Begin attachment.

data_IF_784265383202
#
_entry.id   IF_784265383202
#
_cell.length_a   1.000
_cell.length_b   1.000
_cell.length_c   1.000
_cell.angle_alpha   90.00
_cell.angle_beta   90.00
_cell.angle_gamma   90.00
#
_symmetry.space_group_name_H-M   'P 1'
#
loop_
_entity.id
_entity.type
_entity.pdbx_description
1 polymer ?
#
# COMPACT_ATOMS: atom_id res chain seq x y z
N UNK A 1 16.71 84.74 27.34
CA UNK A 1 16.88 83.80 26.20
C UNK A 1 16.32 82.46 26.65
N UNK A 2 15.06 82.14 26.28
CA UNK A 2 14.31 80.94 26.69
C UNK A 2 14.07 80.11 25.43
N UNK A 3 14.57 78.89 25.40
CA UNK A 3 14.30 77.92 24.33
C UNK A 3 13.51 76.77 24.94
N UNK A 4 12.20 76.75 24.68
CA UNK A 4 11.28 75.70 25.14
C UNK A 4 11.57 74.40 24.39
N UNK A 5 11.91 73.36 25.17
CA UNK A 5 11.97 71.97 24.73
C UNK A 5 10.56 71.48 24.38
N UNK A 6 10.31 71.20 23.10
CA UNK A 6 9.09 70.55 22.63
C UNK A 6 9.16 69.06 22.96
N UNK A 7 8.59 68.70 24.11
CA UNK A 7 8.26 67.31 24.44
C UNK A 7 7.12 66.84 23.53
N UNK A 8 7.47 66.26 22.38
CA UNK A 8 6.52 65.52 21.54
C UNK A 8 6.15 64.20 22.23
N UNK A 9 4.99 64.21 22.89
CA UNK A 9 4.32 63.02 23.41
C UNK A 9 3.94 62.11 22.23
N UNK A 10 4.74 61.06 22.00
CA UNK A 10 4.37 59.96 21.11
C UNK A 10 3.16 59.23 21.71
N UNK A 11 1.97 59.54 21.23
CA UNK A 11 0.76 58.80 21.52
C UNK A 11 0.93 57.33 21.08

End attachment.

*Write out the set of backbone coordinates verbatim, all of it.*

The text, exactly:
data_IF_784265383202
#
_entry.id   IF_784265383202
#
_cell.length_a   1.000
_cell.length_b   1.000
_cell.length_c   1.000
_cell.angle_alpha   90.00
_cell.angle_beta   90.00
_cell.angle_gamma   90.00
#
_symmetry.space_group_name_H-M   'P 1'
#
loop_
_entity.id
_entity.type
_entity.pdbx_description
1 polymer ?
#
# COMPACT_ATOMS: atom_id res chain seq x y z
N UNK A 1 16.71 84.74 27.34
CA UNK A 1 16.88 83.80 26.20
C UNK A 1 16.32 82.46 26.65
N UNK A 2 15.06 82.14 26.28
CA UNK A 2 14.31 80.94 26.69
C UNK A 2 14.07 80.11 25.43
N UNK A 3 14.57 78.89 25.40
CA UNK A 3 14.30 77.92 24.33
C UNK A 3 13.51 76.77 24.94
N UNK A 4 12.20 76.75 24.68
CA UNK A 4 11.28 75.70 25.14
C UNK A 4 11.57 74.40 24.39
N UNK A 5 11.91 73.36 25.17
CA UNK A 5 11.97 71.97 24.73
C UNK A 5 10.56 71.48 24.38
N UNK A 6 10.31 71.20 23.10
CA UNK A 6 9.09 70.55 22.63
C UNK A 6 9.16 69.06 22.96
N UNK A 7 8.59 68.70 24.11
CA UNK A 7 8.26 67.31 24.44
C UNK A 7 7.12 66.84 23.53
N UNK A 8 7.47 66.26 22.38
CA UNK A 8 6.52 65.52 21.54
C UNK A 8 6.15 64.20 22.23
N UNK A 9 4.99 64.21 22.89
CA UNK A 9 4.32 63.02 23.41
C UNK A 9 3.94 62.11 22.23
N UNK A 10 4.74 61.06 22.00
CA UNK A 10 4.37 59.96 21.11
C UNK A 10 3.16 59.23 21.71
N UNK A 11 1.97 59.54 21.23
CA UNK A 11 0.76 58.80 21.52
C UNK A 11 0.93 57.33 21.08